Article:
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'Magic Mint' Fails to Double Users' Pleasure

A hallucinogen derived from the Salvia divinorum plant — Sally D on the streets — is the latest worrisome drug, however research shows that the buzz, no pun intended, isn't quite living up to the hype.
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With the media consumed by economic woes, terrorist threats and celebrity deaths, it’s been quite a while since we’ve had a scare about a dangerous new drug that is tempting our teenagers. But the hallucinogen Salvia divinorum, aka Sally D, seems poised for a breakthrough.

Sometimes referred to as “magic mint,” the sage plant is primarily grown in the mountains of Mexico where it is sometimes used in shamanic rituals. When its leaf is ground up and smoked, it produces an intense but short-lived sensation of disorientation, with the effects wearing off in as little as a minute and no more than a half-hour.

Recent articles in the Christian Science Monitor and USA Today (which, in an odd burst of enthusiasm, labeled the substance “one of the hottest drugs in the USA”) report a growing number of states — 11 to date — have either outlawed or restricted the use of the otherwise legal substance. “All the young kids know about it, and none of the parents know anything about it, so it’s clearly becoming an epidemic of sorts, insofar as kids are accessing it and talking about it freely,” a Massachusetts state representative told the Monitor.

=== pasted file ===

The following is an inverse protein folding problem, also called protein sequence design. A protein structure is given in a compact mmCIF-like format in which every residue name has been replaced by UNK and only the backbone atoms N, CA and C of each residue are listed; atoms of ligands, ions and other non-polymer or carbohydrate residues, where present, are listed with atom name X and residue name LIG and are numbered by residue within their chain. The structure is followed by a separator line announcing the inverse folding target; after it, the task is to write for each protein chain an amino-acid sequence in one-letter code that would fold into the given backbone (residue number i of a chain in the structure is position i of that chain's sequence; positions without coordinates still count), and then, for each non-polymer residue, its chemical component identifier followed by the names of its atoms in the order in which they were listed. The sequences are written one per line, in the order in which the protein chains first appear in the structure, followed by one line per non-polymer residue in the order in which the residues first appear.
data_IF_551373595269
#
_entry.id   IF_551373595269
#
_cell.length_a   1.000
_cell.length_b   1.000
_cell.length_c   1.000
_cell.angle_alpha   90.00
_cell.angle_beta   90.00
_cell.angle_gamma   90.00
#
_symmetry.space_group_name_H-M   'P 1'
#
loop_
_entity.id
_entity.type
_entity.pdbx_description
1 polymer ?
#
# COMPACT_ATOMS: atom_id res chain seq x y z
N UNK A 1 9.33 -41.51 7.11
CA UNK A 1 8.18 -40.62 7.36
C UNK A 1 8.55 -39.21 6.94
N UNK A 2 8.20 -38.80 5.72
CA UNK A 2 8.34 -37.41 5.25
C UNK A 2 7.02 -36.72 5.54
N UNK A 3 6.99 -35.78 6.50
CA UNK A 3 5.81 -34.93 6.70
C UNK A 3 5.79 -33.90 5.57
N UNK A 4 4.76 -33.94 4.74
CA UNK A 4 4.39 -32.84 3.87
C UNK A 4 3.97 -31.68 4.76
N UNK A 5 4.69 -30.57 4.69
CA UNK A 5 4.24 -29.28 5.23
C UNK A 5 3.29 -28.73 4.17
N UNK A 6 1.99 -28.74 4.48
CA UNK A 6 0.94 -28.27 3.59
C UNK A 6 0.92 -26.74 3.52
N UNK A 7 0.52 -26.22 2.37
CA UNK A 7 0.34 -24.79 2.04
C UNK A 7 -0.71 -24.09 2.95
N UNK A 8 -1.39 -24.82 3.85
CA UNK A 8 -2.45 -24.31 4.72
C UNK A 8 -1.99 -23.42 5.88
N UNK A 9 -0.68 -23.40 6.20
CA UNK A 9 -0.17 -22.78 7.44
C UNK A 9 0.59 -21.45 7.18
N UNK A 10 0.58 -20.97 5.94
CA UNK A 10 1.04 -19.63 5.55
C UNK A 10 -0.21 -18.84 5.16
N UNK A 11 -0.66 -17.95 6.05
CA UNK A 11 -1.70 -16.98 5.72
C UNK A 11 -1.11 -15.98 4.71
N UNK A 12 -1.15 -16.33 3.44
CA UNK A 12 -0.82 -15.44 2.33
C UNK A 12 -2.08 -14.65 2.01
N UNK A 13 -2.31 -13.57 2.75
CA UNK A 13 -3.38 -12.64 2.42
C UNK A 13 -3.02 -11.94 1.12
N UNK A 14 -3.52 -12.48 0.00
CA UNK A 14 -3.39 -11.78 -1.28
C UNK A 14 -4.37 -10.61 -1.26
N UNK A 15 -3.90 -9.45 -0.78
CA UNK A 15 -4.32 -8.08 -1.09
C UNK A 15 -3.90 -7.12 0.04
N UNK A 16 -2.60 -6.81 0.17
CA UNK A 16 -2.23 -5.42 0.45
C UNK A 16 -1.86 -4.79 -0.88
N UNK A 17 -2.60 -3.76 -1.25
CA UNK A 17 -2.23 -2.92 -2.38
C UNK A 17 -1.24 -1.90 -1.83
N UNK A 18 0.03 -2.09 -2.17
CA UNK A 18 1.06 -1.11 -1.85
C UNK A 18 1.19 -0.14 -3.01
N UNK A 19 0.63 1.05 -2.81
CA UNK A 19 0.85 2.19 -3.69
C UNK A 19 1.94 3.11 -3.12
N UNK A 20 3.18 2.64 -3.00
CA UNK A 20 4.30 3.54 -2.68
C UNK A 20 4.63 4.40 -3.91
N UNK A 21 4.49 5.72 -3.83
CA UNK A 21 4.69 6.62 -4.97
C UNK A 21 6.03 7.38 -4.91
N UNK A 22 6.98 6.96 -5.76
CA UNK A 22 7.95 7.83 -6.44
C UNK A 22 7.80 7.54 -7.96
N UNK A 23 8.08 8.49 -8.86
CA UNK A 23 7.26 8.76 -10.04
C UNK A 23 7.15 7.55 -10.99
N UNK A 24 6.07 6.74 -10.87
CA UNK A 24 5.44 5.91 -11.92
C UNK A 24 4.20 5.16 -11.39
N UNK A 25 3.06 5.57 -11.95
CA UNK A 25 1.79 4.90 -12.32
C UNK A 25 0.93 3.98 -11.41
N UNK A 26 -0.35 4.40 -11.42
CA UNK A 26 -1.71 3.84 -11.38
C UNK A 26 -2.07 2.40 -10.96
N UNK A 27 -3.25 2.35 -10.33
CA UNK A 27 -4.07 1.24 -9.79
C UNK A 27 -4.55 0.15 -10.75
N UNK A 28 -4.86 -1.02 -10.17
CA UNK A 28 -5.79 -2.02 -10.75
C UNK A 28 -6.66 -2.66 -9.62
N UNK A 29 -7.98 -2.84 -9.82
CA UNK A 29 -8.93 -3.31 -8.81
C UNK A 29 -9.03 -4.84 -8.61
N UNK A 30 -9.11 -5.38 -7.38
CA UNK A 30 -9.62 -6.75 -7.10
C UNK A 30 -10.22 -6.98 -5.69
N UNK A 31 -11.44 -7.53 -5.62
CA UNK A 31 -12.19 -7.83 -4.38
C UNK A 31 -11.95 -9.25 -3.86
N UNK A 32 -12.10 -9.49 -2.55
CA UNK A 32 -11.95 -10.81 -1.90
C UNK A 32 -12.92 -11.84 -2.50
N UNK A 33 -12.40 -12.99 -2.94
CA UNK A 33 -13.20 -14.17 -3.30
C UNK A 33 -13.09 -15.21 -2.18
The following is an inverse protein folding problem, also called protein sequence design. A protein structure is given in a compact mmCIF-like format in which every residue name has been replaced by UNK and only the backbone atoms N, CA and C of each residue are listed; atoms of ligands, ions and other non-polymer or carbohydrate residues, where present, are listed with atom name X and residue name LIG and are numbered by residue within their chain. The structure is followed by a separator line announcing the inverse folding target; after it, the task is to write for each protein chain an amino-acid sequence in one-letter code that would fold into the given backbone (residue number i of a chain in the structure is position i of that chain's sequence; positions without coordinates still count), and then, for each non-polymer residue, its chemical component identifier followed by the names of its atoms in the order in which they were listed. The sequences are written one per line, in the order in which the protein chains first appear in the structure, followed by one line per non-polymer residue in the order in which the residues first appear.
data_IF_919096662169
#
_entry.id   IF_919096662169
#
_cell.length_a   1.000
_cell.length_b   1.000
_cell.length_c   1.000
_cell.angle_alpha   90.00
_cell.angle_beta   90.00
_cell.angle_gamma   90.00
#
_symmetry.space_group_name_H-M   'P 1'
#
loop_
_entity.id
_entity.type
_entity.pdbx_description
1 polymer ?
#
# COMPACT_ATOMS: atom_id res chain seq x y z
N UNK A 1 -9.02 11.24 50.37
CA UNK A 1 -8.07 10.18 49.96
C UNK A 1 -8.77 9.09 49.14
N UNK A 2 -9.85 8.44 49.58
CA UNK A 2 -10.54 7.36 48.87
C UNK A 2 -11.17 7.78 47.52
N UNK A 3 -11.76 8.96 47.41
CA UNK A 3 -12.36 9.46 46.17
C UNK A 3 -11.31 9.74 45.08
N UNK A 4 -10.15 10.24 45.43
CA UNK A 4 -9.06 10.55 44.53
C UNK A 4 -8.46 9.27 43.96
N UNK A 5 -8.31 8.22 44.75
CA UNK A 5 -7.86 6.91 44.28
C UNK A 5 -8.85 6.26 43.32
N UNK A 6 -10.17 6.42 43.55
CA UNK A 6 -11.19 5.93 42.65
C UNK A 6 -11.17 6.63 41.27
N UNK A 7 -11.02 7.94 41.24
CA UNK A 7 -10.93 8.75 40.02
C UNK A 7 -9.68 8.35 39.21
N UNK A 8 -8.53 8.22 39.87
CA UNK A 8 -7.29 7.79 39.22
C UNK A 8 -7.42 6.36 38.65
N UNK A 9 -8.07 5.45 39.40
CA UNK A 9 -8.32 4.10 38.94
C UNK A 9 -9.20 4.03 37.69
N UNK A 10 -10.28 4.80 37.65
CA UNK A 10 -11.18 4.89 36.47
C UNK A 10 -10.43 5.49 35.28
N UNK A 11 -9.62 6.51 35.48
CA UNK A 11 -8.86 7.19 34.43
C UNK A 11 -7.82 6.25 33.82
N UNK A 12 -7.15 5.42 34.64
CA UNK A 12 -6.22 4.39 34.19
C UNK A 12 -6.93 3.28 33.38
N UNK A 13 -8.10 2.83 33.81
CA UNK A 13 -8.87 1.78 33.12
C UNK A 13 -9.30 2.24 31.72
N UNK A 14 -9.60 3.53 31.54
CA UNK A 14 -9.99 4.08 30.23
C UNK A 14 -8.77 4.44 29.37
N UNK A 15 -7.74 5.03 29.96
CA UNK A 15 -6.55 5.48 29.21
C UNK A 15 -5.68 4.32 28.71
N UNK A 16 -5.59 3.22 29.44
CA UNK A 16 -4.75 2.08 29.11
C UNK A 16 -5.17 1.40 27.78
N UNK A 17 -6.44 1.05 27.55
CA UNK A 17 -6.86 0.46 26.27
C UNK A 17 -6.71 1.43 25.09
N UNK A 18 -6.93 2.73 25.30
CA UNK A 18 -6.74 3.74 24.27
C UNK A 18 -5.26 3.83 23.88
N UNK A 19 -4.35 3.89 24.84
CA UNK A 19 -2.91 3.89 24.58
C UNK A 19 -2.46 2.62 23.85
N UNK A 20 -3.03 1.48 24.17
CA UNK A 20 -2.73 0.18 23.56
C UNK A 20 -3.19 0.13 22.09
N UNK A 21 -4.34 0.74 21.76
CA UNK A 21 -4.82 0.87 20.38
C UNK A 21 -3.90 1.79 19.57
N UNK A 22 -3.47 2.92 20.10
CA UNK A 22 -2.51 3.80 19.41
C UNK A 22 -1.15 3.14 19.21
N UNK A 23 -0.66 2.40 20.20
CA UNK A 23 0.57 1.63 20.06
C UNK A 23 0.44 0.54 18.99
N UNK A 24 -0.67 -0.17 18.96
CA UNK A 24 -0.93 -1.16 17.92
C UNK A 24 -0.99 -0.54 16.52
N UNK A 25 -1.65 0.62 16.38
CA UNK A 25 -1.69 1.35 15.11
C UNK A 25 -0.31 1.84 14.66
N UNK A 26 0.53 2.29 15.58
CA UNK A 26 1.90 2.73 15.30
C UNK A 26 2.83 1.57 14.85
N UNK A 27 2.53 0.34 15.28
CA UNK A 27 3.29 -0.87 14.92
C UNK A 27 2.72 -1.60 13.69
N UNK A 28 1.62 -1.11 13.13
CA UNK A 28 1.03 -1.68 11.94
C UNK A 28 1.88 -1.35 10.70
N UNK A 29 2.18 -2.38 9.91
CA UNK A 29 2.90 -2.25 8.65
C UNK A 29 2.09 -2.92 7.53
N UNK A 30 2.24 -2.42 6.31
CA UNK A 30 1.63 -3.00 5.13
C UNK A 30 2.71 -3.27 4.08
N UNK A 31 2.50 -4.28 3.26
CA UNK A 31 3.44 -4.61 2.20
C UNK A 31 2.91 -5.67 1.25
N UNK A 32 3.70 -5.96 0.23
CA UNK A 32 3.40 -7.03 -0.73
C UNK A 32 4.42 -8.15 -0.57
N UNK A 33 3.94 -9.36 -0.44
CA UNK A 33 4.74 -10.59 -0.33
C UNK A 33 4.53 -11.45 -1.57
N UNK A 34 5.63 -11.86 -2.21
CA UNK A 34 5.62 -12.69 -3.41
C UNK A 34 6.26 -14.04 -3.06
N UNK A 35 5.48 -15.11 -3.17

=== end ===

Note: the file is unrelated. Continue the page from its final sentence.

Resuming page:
An epidemic of sorts? Newly published research suggests otherwise.

A paper titled “Trippin’ on Sally D,” in the upcoming Journal of Criminal Justice, features the results of a 2006 survey of 641 undergraduates at a large public university in the American Southeast. It reports that 6.7 percent of respondents reported using Salvia divinorum in their lifetime, and only 3 percent reported using it over the past 12 months.

“This is a slightly lower number than the only other university prevalence study found,” notes the paper, written by Bryan Lee Miller, Chris Gibson and David Khey of the University of Florida and O. Hayden Griffin III of the University of Southern Mississippi.

While some media accounts have referred to the substance as a “legal substitute” for marijuana, the survey finds pot users are in fact its primary market. “White males who are frequent smokers of marijuana and have extremely low self-control were most likely to have experimented with Salvia,” the authors note.

An earlier paper by some of the same researchers, published last year in the Journal of Drug Education, noted that fewer than one-quarter of the students surveyed had even heard of the drug.

The survey confirms previous reports that the temporary vacation from reality the drug provides is a pleasant experience for some, but an unpleasant one for many others. When Salvia divinorum users were asked if they would like to partake of the substance again, 51 percent said no, 32 percent answered maybe, and only 17 percent said yes.

If all this suggests to you Sally D is an epidemic in the making, we’ll feel compelled to ask what you’re smoking.

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